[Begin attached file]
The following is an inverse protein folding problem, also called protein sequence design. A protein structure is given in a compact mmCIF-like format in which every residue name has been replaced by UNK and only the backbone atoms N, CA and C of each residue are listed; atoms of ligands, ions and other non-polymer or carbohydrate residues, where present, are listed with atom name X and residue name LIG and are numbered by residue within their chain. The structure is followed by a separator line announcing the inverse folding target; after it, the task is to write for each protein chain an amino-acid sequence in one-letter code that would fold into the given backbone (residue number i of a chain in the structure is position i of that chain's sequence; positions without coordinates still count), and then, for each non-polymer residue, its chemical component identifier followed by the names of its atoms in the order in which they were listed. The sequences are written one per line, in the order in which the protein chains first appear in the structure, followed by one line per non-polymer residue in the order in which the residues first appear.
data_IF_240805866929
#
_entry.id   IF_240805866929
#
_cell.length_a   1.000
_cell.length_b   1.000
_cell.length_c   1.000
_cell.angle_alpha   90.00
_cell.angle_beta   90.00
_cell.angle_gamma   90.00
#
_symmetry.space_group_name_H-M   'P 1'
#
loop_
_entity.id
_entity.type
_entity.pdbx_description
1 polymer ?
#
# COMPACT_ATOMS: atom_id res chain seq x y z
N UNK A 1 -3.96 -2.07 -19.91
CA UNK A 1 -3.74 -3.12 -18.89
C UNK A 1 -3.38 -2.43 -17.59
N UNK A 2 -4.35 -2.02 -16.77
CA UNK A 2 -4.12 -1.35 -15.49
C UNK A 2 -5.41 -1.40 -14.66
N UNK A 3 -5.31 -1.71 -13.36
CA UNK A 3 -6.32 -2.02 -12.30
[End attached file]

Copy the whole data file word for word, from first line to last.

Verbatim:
The following is an inverse protein folding problem, also called protein sequence design. A protein structure is given in a compact mmCIF-like format in which every residue name has been replaced by UNK and only the backbone atoms N, CA and C of each residue are listed; atoms of ligands, ions and other non-polymer or carbohydrate residues, where present, are listed with atom name X and residue name LIG and are numbered by residue within their chain. The structure is followed by a separator line announcing the inverse folding target; after it, the task is to write for each protein chain an amino-acid sequence in one-letter code that would fold into the given backbone (residue number i of a chain in the structure is position i of that chain's sequence; positions without coordinates still count), and then, for each non-polymer residue, its chemical component identifier followed by the names of its atoms in the order in which they were listed. The sequences are written one per line, in the order in which the protein chains first appear in the structure, followed by one line per non-polymer residue in the order in which the residues first appear.
data_IF_240805866929
#
_entry.id   IF_240805866929
#
_cell.length_a   1.000
_cell.length_b   1.000
_cell.length_c   1.000
_cell.angle_alpha   90.00
_cell.angle_beta   90.00
_cell.angle_gamma   90.00
#
_symmetry.space_group_name_H-M   'P 1'
#
loop_
_entity.id
_entity.type
_entity.pdbx_description
1 polymer ?
#
# COMPACT_ATOMS: atom_id res chain seq x y z
N UNK A 1 -3.96 -2.07 -19.91
CA UNK A 1 -3.74 -3.12 -18.89
C UNK A 1 -3.38 -2.43 -17.59
N UNK A 2 -4.35 -2.02 -16.77
CA UNK A 2 -4.12 -1.35 -15.49
C UNK A 2 -5.41 -1.40 -14.66
N UNK A 3 -5.31 -1.71 -13.36
CA UNK A 3 -6.32 -2.02 -12.30